Members and supporters of the Sudbury Coalition Against Poverty (S-CAP) interrupted tonight's city council meeting with a statement, signs, and chanting to demand council end its inaction on emergency night-time shelter for homeless people.
Shortly after Mayor Marianne Matichuk called the meeting to order, S-CAP organizer Anna Harbulik stood and declared, "We need an emergency overnight shelter now, where anyone and everyone is accepted and able to find space." She continued, "It needs to be open throughout the winter, not just when the temperature drops below -15 degrees ... and it needs to be a space where people are allowed to sleep."
As Harublik read more of the statement, some of the 20 anti-poverty activists in attendance took out signs, while others set out sleeping bags and blankets on the steps of the council chambers.
At their deputation last week to the city's Community Services Committee, S-CAP described their concern with the many barriers that exclude people from the city's 69 formal shelter beds, and with the fact that the city's only night-time drop-in is not open every night in the winter and does not permit people to sleep.
One of their core requests at that meeting was that Sudbury build on the example set by the City of Toronto, which responded to demands from the Ontario Coalition Against Poverty and began using space in its city hall as a warming centre. Though a number of questions flowing from the delegation were referred to staff for investigation, ways to make use of existing city-owned space for emergency night-time warming during the winter months was not one of them. Nor was there any mention in the agenda for tonight's city council meeting of items to be considered related to homelessness.
Mayor Matichuk initially attempted to ignore the activists and proceed with the meeting. As the activists persisted and transitioned into delivering the statement in French, she attempted to call a recess and encouraged council members to leave the room: "Council may want to retire to the council chambers. We're going to be taking a recess for a few minutes."
Most the other 50 or 60 residents present at the meeting seemed to be there as members and supporters of the United Steel Workers and other local unions, for a presentation scheduled for later in the meeting on workplace safety issues. Loud mutterings of "shame" from that part of the crowd met the mayor's suggestion that council leave, and most members of council decided to stay in the room.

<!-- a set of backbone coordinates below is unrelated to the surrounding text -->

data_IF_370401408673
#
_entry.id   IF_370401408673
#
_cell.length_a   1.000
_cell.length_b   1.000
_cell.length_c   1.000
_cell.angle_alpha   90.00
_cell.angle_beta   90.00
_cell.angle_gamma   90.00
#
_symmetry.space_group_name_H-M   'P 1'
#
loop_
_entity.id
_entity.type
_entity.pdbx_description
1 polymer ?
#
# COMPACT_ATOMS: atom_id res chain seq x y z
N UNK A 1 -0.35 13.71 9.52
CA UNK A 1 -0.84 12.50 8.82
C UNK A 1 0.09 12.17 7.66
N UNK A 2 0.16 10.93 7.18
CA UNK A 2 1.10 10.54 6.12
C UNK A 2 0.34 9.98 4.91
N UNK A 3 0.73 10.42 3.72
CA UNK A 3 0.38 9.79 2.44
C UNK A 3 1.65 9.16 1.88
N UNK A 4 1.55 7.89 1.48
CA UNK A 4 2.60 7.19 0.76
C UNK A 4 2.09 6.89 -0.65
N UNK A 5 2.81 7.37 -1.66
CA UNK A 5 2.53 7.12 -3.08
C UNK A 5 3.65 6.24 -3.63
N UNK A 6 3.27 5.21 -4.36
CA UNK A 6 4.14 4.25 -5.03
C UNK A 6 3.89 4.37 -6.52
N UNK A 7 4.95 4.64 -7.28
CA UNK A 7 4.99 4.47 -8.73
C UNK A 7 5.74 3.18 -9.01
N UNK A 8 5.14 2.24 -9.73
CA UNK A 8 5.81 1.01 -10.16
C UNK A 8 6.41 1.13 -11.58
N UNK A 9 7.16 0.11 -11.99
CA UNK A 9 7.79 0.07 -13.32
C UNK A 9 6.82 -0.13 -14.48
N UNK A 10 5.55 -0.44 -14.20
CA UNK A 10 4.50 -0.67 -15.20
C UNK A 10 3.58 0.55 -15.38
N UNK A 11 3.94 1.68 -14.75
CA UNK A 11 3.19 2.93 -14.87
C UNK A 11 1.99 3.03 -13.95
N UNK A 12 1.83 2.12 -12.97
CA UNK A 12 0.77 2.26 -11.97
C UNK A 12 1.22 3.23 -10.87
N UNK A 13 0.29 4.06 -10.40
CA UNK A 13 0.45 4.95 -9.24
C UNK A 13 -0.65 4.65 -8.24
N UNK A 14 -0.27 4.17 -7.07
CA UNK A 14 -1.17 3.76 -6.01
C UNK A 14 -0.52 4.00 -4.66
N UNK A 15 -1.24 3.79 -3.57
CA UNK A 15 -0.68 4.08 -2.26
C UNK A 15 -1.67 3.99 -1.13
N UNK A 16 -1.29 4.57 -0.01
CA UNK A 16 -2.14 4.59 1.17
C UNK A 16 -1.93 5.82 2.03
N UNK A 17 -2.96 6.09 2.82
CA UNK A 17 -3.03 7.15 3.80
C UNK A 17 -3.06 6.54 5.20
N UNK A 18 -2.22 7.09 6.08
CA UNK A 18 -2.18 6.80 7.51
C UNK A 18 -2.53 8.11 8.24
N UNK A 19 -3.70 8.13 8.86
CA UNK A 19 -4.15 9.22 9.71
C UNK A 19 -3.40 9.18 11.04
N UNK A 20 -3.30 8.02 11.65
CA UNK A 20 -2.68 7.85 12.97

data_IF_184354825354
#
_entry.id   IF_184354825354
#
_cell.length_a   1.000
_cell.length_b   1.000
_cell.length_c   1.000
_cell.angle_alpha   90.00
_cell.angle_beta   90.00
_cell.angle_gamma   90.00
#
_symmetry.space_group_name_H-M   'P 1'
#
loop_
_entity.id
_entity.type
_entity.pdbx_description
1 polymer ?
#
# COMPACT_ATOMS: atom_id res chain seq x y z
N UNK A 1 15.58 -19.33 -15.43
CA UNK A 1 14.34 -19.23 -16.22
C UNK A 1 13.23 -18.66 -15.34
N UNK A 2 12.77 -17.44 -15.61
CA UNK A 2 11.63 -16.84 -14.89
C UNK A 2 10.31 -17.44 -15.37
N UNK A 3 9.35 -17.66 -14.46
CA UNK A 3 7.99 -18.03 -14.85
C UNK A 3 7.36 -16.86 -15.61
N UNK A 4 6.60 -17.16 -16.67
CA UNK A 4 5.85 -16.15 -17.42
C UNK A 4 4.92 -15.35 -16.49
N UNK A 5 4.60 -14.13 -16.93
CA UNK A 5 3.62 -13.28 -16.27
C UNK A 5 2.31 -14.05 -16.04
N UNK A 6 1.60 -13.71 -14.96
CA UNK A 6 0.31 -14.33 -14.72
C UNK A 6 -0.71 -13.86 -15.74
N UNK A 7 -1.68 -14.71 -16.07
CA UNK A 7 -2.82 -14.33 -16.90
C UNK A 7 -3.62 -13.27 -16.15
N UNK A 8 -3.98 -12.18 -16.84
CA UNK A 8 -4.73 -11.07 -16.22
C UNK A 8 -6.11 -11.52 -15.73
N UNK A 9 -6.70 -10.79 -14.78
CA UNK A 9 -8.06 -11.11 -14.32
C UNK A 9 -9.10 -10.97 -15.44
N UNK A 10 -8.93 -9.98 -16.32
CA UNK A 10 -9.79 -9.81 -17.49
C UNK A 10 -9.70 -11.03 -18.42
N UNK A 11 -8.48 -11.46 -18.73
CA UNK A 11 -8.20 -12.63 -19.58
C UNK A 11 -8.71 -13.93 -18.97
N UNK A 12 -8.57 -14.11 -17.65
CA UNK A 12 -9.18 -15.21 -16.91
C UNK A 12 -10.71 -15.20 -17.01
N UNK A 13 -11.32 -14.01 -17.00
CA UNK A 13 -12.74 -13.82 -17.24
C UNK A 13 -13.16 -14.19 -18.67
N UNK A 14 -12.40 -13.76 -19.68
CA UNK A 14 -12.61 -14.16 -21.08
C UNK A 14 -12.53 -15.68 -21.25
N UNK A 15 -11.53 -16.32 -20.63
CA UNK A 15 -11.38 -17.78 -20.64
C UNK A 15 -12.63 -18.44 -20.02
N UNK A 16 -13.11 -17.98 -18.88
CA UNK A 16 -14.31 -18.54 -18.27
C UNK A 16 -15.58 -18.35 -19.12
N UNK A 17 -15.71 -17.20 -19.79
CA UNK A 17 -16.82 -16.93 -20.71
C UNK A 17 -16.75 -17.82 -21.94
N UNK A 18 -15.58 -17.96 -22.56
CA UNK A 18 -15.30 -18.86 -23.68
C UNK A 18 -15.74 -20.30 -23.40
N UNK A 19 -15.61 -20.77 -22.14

When both the English and French versions of the S-CAP statement had been read, there was a standing ovation and lengthy applause from members of the union delegation.
Though security guards intervened to get the anti-poverty activists to put down their signs and to leave the council chamber, S-CAP members largely ignored them and security did not insist.
S-CAP member Phil Marsh concluded a subsequent English-language statement with the message, "This is a decision that needs to be made tonight!" The group then left to the chant, "What do we want? Emergency shelter! When do we want it? Now!" while another of the activists called out, "Does someone have to die before you make a decision?"
After the anti-poverty activists left, the mayor proceeded immediately to the first item on the printed agenda, with no reference to the issues raised by the activists.
In discussion after the action, Harbulik said, "In response to this at the Community Service Committee meeting, the city said that they would look into it and potentially have a plan in six months to a year. So what about the people who are sleeping on the streets right now, this winter? This is an immediate problem, an urgent problem ... and we're hoping they heard our message that a decision needs to be made tonight." She emphasized that S-CAP is not posing shelters as the answer to homelessness, but as a necessary emergency measure that must be part of larger efforts to address poverty, like raising social assistance rates and the minimum wage.
S-CAP member Clarissa Lassaline said that the accidental presence of the large and supportive union delegation was likely important to S-CAP being able to complete their action without either more council members leaving or security intervening in a more forceful way, and she hoped their vocal support would help sway the council to action. "That is the solidarity that we need," she said.
Scott Neigh is a writer, activist, and media producer based in Sudbury, Ontario. He is the author of two books of Canadian history told through the stories of activists, and is the producer/host of Talking Radical Radio.